Tuesday, 5 June 2012

Rocky Road To Ronda

Last day of spring so I decided to put in a couple of early morning hours along the road to Ronda. With limited time I stayed along the east end around the villages of Yunquera and Jolox. Finding places to pull off the mountain road wasn't as easy as expected though I managed to find at least three. A single Turtle Dove at the first was a trip tick along with Coal Tit. 

At the second I spent a good while looking out over a superb area of forest-covered mountain fully expecting a few raptors and ended up with nada. This particular vantage looked out over a few interesting looking caves that looked like prime Eagle Owl breeding sites but despite scouring all the nearby vantages I again drew a blank.

Further back to base there was a small picnic site pull in conveniently placed below a narrow wooded gorge just before the right turn for Jorox, another tiny white village. I stopped here for a while content watching a few pairs of Crag Martin nesting in the entrance of a small hillside cave. A pair of Blue Rock Thrushes darted and sang from rocky perches just above me. Goldfinches dropped below my feet to feed in cliff-side weeds and an odd-looking sparrow took off through the arch of the narrow road bridge.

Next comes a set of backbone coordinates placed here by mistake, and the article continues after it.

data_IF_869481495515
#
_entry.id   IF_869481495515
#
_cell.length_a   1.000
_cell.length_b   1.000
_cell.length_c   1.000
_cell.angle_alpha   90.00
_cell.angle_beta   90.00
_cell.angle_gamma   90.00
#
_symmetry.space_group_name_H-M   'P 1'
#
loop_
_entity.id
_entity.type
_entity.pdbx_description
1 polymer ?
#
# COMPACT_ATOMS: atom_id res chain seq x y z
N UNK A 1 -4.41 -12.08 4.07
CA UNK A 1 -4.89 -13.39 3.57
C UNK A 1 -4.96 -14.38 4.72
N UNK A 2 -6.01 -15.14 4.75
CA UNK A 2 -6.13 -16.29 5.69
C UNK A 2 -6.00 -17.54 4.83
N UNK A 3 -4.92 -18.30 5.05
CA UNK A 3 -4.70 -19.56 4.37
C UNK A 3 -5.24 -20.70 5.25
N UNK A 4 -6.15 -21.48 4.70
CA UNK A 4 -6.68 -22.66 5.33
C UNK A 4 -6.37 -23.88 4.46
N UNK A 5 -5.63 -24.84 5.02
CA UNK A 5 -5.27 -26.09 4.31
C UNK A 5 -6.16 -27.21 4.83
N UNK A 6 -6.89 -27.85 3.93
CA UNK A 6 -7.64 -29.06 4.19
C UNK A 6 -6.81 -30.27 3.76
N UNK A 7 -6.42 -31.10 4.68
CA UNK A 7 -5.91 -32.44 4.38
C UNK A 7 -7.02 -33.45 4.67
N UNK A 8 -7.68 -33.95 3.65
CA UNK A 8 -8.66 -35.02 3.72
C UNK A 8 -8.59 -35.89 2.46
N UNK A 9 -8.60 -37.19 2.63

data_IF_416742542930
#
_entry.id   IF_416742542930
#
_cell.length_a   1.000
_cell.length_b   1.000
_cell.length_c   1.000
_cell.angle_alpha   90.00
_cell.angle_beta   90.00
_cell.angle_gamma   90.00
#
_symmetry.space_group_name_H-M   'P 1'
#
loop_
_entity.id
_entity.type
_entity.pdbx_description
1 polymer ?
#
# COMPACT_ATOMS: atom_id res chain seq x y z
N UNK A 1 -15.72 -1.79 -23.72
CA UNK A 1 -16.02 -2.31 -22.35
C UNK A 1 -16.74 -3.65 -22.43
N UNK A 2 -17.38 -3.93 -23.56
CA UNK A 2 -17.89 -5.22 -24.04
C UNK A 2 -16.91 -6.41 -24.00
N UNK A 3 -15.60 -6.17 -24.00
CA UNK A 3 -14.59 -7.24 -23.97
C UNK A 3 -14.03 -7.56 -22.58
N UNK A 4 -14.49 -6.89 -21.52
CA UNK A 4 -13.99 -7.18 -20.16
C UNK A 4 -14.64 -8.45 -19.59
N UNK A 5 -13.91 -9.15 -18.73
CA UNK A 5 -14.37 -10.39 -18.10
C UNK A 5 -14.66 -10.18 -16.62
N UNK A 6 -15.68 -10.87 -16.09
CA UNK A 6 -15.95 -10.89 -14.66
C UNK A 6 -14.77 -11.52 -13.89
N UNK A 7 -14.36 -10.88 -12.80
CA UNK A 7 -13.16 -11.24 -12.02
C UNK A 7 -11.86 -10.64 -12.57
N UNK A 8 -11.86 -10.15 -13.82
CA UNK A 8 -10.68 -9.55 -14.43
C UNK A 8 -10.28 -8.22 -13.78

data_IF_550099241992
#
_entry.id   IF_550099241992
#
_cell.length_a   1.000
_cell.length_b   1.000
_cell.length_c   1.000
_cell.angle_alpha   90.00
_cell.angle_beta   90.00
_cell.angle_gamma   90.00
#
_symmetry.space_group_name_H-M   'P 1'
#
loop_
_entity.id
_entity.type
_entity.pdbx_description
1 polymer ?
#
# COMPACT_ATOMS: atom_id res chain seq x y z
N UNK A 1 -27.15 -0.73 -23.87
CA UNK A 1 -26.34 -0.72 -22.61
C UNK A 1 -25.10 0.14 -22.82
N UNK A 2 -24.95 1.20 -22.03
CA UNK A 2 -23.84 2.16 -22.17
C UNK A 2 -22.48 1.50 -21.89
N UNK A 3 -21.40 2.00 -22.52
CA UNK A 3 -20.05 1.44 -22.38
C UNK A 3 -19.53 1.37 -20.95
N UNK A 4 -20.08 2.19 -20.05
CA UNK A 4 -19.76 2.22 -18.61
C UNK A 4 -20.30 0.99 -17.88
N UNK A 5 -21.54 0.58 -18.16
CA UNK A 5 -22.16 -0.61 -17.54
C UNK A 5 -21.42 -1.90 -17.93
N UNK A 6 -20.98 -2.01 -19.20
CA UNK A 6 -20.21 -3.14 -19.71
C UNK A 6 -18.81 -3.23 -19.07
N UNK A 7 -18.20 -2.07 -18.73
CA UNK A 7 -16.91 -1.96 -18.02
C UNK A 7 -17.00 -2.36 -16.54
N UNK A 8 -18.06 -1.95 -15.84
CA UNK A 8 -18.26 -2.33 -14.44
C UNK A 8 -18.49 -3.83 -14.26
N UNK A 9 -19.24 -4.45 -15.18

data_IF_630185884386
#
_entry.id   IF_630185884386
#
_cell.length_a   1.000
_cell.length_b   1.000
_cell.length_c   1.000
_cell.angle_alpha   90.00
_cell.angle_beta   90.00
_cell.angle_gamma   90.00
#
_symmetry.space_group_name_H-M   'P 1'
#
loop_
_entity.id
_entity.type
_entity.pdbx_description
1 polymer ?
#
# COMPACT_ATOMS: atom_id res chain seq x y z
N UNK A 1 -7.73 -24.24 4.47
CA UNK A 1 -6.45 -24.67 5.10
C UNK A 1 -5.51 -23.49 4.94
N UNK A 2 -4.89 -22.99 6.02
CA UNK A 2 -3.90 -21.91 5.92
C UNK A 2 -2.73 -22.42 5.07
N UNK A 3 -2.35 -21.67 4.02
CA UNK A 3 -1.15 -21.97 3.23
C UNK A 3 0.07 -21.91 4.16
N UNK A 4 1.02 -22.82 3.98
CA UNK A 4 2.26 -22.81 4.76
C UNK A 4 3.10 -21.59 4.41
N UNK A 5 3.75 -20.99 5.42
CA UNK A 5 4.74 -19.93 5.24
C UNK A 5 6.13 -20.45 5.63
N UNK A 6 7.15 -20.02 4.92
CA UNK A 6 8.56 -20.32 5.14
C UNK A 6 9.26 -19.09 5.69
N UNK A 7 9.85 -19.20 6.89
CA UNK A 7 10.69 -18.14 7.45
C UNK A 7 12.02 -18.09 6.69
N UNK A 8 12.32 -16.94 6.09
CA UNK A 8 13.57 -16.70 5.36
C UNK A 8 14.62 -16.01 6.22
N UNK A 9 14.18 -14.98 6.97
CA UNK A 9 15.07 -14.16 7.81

Padding back over to look down into the village and along the tiny mountain stream tumbling through the rocks and vegetation I was pleased to relocate a Rock Sparrow perched in a tree -top just below me. Walking back up the gorge I could an unfamiliar song and began scanning the boulder strewn rocks across from me, a small bird with a grey head with black stripes and longish looking tail flew into a small tree. After several attempts Rock Bunting had finally given itself up; a second individual flew downstream and I once again moved to the bridge looking down and though distant watched for a while as a male fluttered around the stream edges, fly-catching and dancing over the water.

In the evening I drove east until I met the Rio Grande river. With a vantage from a small bridge I was in heron heaven with up to five Purple Herons in the area, a small colony of Night Herons with adults lurching out into the night and juveniles calling all around and landing clumsily in the shallows just below. Several Little Egrets also past overhead on a roughly west to east transect. Cetti's Warbler pumped out some volume from one bank and a Hoopoe flew from the river presumably to roost in the gloom. The calls from the Night Herons intermingled with various amphibian and insect noises producing an incredible soundscape, whilst dinner-plate sized Terrapins occasionally surfaced or descended with a liquid plop.

A pair of Red-rumped Swallows using the bridge as a nesting structure offered a chance to clart about trying to 'create' an image as they perched on overhanging riverside vegetation in the dyeing evening light.

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